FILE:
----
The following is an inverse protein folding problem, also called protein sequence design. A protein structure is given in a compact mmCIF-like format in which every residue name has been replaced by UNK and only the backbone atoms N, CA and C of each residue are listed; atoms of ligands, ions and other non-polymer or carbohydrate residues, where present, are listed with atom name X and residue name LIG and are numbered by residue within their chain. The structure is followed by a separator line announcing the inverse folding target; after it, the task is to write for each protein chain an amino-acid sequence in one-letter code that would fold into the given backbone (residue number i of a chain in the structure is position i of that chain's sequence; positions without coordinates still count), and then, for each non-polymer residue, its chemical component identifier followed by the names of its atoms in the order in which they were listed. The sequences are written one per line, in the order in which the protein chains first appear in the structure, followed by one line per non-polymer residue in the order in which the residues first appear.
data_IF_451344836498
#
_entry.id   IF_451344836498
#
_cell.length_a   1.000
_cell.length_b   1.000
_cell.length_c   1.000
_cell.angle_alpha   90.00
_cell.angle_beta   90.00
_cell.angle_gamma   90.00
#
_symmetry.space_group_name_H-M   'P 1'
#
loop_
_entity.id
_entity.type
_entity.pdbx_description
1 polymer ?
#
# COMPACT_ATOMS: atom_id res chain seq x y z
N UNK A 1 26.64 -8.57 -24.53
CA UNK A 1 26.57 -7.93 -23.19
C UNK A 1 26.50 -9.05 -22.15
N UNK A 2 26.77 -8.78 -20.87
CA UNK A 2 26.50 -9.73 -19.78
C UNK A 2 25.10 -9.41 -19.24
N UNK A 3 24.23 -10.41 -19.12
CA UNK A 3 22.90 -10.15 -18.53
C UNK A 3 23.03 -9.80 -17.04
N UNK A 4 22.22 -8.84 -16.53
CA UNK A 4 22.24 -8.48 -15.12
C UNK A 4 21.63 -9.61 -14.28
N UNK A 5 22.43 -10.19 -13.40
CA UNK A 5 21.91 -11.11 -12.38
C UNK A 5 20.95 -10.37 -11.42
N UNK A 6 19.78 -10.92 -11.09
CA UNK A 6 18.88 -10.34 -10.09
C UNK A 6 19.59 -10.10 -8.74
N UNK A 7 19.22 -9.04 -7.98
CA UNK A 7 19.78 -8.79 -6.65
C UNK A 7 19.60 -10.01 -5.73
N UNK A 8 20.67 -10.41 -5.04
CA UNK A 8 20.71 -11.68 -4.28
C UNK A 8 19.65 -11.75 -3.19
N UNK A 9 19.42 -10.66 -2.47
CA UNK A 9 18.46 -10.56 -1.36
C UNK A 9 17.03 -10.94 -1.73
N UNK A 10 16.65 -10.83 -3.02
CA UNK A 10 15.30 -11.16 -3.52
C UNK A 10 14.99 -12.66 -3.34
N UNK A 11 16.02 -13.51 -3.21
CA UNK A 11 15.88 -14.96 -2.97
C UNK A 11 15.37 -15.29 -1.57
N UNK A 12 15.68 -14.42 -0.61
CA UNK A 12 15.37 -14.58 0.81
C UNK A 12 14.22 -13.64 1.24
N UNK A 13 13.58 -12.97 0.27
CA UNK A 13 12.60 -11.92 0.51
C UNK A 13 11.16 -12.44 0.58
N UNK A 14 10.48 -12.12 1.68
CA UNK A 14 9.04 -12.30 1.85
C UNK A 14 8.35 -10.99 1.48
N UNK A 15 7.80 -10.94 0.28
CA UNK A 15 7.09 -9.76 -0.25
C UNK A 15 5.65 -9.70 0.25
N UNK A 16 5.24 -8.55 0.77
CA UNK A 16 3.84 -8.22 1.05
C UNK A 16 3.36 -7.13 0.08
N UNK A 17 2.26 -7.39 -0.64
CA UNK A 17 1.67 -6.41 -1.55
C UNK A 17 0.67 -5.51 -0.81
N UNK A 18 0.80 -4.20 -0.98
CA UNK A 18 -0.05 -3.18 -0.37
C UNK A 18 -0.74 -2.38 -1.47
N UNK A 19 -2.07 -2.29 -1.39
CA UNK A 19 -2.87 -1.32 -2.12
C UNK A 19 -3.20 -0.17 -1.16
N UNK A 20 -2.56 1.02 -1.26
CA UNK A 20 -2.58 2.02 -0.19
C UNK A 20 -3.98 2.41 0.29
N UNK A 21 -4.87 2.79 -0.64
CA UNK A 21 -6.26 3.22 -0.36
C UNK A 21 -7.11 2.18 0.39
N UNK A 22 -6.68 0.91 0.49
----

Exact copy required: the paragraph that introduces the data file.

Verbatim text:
The following is an inverse protein folding problem, also called protein sequence design. A protein structure is given in a compact mmCIF-like format in which every residue name has been replaced by UNK and only the backbone atoms N, CA and C of each residue are listed; atoms of ligands, ions and other non-polymer or carbohydrate residues, where present, are listed with atom name X and residue name LIG and are numbered by residue within their chain. The structure is followed by a separator line announcing the inverse folding target; after it, the task is to write for each protein chain an amino-acid sequence in one-letter code that would fold into the given backbone (residue number i of a chain in the structure is position i of that chain's sequence; positions without coordinates still count), and then, for each non-polymer residue, its chemical component identifier followed by the names of its atoms in the order in which they were listed. The sequences are written one per line, in the order in which the protein chains first appear in the structure, followed by one line per non-polymer residue in the order in which the residues first appear.